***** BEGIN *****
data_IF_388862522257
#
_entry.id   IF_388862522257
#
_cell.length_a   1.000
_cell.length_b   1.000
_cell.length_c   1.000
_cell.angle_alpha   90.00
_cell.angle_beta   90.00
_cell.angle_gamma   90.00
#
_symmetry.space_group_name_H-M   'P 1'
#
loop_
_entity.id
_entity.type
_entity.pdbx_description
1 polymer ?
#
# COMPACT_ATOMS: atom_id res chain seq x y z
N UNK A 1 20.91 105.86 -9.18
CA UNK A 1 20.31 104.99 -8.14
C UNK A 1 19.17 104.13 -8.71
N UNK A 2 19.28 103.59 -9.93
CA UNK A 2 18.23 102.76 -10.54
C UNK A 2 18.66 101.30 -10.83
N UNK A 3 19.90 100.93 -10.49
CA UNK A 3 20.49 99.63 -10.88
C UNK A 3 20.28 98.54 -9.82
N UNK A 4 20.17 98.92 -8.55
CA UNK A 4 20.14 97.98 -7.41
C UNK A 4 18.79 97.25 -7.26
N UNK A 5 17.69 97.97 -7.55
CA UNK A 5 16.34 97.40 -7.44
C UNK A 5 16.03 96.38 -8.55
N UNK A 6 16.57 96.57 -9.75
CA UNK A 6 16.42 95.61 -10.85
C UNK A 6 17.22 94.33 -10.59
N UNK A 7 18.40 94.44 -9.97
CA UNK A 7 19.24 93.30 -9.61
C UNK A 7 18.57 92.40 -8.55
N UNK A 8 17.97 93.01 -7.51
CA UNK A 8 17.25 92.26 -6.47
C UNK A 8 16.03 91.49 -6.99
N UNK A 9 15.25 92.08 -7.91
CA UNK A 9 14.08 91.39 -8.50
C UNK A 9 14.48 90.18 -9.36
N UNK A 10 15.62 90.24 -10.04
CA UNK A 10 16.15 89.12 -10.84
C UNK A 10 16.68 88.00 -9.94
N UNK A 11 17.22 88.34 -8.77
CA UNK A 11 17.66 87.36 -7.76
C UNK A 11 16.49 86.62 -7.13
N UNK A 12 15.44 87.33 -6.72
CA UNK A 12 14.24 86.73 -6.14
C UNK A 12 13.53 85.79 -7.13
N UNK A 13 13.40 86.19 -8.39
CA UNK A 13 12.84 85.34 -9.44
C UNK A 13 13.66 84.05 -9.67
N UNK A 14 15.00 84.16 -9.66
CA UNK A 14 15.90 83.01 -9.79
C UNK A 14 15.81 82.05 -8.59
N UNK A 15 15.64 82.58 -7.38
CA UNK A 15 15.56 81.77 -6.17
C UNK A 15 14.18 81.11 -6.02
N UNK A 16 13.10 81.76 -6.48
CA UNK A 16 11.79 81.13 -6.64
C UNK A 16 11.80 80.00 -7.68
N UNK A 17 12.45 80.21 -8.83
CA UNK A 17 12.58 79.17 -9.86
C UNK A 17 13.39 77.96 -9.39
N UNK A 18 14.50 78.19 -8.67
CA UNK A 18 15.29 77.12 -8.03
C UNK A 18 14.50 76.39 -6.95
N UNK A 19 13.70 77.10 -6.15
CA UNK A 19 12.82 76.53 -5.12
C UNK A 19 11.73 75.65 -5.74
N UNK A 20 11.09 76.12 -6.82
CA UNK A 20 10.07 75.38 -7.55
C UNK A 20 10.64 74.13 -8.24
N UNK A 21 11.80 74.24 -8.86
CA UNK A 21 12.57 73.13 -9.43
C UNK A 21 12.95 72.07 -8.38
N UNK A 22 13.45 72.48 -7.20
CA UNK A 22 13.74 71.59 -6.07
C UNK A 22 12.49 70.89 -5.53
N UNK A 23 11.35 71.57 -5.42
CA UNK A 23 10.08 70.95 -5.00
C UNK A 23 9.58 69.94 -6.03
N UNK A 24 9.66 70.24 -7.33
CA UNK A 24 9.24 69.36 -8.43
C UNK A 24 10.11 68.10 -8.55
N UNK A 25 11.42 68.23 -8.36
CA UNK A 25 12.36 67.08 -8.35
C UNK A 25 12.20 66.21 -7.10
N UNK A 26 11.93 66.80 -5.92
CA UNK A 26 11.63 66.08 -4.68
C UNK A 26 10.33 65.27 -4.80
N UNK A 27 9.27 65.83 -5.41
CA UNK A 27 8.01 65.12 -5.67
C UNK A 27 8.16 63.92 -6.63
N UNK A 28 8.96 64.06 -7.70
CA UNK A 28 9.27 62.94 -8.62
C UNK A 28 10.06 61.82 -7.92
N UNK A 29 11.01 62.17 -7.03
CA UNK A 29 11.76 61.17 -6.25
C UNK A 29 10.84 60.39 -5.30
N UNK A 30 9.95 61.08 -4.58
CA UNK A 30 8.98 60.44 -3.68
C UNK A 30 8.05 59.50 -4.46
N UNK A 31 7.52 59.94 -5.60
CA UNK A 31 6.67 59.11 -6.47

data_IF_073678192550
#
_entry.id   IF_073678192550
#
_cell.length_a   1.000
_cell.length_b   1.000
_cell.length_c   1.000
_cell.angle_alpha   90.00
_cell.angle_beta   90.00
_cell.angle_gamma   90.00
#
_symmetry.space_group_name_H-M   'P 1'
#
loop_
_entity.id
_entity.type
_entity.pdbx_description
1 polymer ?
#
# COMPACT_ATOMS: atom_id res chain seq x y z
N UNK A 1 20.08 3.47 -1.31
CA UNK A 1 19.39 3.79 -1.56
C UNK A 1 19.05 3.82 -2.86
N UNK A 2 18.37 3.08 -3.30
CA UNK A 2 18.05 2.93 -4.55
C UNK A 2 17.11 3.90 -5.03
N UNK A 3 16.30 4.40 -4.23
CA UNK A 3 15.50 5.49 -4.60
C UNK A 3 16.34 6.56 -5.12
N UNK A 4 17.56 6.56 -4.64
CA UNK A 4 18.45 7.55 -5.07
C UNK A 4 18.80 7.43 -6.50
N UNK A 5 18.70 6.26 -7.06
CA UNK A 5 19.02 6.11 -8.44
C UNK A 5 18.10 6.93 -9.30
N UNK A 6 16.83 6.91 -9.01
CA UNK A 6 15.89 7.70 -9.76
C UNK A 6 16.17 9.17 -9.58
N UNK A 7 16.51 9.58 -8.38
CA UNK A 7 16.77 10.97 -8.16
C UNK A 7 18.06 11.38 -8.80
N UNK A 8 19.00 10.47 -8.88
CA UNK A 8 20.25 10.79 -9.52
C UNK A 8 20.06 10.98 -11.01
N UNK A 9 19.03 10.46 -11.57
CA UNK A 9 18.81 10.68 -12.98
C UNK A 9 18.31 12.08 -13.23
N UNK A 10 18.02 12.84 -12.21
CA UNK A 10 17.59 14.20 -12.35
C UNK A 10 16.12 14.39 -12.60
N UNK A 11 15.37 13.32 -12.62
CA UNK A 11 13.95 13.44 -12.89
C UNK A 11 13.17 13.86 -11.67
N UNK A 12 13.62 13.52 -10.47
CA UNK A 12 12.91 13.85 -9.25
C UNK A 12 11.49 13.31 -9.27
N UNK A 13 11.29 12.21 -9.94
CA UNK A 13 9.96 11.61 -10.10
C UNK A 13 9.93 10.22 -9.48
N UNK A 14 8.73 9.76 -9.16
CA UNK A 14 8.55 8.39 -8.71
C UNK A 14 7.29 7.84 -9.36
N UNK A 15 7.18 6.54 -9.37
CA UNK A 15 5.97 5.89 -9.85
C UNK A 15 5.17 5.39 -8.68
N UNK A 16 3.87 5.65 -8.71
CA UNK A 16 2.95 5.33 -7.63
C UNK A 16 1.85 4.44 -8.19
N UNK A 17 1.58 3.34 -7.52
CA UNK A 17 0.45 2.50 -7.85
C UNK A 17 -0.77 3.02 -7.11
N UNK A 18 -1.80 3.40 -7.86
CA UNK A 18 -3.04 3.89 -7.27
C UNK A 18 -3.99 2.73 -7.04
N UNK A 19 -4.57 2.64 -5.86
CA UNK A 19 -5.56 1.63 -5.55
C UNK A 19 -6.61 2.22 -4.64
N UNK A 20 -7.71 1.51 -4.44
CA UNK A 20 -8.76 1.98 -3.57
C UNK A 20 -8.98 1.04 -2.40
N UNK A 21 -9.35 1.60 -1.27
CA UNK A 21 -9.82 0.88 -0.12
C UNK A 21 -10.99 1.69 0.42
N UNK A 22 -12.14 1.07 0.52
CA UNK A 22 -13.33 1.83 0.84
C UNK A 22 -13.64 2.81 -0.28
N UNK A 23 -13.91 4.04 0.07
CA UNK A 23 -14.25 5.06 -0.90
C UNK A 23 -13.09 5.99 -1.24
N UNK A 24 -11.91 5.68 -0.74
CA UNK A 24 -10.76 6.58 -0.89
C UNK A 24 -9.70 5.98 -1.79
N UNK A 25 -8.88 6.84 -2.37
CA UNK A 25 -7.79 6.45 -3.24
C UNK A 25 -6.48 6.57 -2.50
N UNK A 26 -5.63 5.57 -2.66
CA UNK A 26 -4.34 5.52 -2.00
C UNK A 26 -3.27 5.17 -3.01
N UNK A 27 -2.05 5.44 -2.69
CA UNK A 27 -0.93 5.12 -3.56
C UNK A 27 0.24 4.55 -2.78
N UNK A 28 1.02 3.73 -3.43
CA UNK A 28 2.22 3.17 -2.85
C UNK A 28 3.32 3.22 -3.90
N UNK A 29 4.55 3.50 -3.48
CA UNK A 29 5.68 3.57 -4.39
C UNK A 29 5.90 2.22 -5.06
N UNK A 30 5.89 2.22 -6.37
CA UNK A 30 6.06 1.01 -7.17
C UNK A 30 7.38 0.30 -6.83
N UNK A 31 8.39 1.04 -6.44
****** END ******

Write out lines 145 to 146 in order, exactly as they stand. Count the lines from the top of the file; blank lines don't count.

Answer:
N UNK A 5 18.70 6.26 -7.06
CA UNK A 5 19.02 6.11 -8.44